Arawak story-tellers also relate that the trumpeter and a kingfisher quarrelled over the spoils of war, and knocked each other into the ashes, which accounts for the gray of their plumage. The nakedness of the trumpeter’s legs is owing to his stepping into an ant’s nest, and getting them picked clean.
The Arawaks of British Guiana, believe that the world was once engulfed in a flood that left exposed only a hilltop where grew some tall cocoanut palms. The heavenly leader, Sigu, conducted all the animals to this hill and made such as could go up the trees, while others were placed in a cave sealed water-tight with wax. Finally the waters subsided and the trumpeter ventured too soon upon the ground in search of food. Hordes of starved ants, swarmed upon its legs and so nearly devoured them that only the sticklike shanks of the bird remained. Sigu rescued the unfortunate bird.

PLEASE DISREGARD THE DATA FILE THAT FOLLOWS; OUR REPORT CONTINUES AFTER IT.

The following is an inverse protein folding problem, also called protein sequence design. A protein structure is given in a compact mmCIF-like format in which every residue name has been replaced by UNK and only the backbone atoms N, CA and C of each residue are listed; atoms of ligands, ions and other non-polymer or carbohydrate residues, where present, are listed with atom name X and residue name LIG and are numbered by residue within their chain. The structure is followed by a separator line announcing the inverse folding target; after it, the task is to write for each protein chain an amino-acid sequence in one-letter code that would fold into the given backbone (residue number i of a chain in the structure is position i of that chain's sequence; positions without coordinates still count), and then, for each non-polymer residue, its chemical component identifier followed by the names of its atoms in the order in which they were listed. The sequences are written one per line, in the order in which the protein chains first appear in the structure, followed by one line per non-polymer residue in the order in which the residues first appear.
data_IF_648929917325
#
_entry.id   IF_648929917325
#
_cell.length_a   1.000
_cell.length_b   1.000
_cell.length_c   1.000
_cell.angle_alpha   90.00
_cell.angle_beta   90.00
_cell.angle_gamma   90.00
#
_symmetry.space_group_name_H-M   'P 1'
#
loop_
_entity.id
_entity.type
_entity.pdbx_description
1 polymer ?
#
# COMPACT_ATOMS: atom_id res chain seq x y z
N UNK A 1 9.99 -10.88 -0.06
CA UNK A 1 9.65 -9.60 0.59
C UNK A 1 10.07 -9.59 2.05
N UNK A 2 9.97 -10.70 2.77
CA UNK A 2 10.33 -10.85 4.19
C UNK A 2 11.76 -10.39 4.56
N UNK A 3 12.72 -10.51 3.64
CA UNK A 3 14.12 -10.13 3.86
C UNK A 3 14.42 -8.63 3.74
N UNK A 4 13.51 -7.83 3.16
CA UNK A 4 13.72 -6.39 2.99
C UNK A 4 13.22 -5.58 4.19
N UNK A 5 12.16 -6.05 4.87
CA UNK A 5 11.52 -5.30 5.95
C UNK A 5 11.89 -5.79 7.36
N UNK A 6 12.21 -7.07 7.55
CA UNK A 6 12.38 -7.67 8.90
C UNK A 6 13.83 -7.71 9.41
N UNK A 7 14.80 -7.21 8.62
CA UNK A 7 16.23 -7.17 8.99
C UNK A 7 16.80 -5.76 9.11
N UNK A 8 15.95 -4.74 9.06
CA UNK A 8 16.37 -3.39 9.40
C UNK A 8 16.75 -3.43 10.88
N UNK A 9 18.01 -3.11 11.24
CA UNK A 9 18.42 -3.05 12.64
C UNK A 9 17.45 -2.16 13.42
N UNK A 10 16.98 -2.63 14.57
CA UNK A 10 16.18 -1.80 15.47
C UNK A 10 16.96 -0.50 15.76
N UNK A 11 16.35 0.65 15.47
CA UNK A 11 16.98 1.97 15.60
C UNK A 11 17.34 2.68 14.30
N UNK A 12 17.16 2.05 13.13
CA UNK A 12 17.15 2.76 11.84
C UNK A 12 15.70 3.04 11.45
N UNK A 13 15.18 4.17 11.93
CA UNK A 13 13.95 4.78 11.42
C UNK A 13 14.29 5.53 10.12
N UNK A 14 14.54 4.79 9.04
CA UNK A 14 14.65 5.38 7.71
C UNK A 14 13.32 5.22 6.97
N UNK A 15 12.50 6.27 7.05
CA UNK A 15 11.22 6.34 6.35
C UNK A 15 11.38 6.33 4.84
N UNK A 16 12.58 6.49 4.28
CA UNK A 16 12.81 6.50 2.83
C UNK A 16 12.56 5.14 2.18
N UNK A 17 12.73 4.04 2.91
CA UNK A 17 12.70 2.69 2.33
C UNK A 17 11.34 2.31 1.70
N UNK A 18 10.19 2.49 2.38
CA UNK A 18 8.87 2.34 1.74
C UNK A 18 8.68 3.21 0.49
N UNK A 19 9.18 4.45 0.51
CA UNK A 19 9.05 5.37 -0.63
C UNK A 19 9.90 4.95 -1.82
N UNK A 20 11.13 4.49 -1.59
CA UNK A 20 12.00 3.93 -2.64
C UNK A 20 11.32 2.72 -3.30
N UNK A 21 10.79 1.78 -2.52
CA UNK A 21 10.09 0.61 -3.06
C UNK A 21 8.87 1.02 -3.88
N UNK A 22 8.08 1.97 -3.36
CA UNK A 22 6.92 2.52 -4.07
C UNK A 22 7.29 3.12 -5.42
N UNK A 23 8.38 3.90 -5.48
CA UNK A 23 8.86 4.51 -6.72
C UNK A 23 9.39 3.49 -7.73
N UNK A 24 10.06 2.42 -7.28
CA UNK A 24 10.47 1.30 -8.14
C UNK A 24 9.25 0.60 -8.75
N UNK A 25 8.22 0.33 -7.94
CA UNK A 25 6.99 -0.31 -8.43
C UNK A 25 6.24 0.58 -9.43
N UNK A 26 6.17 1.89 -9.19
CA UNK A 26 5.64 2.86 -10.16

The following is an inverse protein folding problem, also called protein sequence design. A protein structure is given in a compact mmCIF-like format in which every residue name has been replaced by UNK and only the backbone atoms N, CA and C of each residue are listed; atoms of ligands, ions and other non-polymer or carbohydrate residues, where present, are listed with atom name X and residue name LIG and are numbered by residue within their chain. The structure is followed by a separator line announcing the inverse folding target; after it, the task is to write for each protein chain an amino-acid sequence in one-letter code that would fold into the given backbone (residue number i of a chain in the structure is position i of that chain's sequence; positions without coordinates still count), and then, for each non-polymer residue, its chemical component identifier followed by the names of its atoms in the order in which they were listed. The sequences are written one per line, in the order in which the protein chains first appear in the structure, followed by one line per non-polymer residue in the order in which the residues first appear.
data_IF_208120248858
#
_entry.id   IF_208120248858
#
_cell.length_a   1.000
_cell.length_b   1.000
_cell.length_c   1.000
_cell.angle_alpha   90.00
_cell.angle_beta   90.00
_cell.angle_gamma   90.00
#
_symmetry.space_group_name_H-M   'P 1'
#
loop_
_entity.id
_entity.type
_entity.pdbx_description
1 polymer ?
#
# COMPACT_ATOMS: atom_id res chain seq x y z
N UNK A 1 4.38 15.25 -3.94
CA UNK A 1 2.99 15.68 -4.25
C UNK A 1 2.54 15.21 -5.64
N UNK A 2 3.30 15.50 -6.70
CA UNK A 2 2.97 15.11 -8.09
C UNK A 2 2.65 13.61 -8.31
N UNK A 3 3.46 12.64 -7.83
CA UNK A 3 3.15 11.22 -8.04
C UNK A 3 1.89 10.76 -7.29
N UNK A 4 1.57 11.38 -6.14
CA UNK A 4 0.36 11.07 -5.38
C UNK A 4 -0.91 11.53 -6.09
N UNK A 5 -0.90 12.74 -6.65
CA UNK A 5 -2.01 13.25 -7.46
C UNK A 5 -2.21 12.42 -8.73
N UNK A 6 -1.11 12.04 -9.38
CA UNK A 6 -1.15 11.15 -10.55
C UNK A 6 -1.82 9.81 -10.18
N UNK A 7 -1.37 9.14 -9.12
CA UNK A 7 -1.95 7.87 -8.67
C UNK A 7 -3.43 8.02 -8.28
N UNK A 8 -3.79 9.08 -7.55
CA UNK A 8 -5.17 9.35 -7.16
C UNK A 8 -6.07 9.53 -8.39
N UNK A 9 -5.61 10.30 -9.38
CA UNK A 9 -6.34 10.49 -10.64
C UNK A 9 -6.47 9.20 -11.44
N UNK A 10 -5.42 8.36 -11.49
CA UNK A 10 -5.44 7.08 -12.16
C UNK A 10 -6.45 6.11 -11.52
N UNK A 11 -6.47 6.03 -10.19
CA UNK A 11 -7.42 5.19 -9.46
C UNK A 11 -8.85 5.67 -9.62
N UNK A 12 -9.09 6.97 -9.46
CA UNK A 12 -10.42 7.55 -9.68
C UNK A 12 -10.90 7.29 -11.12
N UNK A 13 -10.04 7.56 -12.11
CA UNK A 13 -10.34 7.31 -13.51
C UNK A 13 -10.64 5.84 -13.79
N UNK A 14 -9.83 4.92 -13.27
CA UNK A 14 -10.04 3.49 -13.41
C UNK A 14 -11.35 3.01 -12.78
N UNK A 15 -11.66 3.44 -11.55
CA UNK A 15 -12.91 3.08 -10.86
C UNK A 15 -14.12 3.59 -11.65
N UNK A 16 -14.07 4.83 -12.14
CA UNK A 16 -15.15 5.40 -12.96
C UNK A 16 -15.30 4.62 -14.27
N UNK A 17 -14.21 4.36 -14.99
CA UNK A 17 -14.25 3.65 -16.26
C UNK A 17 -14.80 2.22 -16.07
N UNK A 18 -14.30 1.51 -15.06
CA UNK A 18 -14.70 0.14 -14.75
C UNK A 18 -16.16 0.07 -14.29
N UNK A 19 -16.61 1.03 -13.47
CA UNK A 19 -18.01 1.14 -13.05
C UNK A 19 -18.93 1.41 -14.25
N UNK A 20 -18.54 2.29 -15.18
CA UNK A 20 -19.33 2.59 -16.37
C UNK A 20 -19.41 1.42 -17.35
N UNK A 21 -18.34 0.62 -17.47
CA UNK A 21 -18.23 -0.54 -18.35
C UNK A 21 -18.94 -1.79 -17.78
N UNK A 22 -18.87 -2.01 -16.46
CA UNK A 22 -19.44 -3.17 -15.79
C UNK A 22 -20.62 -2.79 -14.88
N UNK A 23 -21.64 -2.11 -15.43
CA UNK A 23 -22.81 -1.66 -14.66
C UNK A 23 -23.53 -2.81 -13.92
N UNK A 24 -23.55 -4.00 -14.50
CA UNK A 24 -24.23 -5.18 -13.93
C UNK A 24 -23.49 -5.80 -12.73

The Maquritari Indians who live on the headwaters of the Orinocotell this story. In the very beginning of things a trumpeter and a curassow decided to marry, but domestic troubles soon broke out, and there was no possibility of a reconciliation; it was decided to lay the case before the gods who live on the summit of Mount Duida. The wise gods ordered them to fight it out. In the course of the combat that followed the curassow pushed the trumpeter into the fire, burning off the feathers of its tail. The trumpeter promptly retaliated by pushing her mate into the fire, burning his crest. The gods decided that they should remain in this humiliating state for the rest of their days, and so the curassow wears a curled crest and the trumpeter has a very short tail.
BIRDS IN LEGEND FABLE and FOLKLORE BY ERNEST INGERSOLL, 1923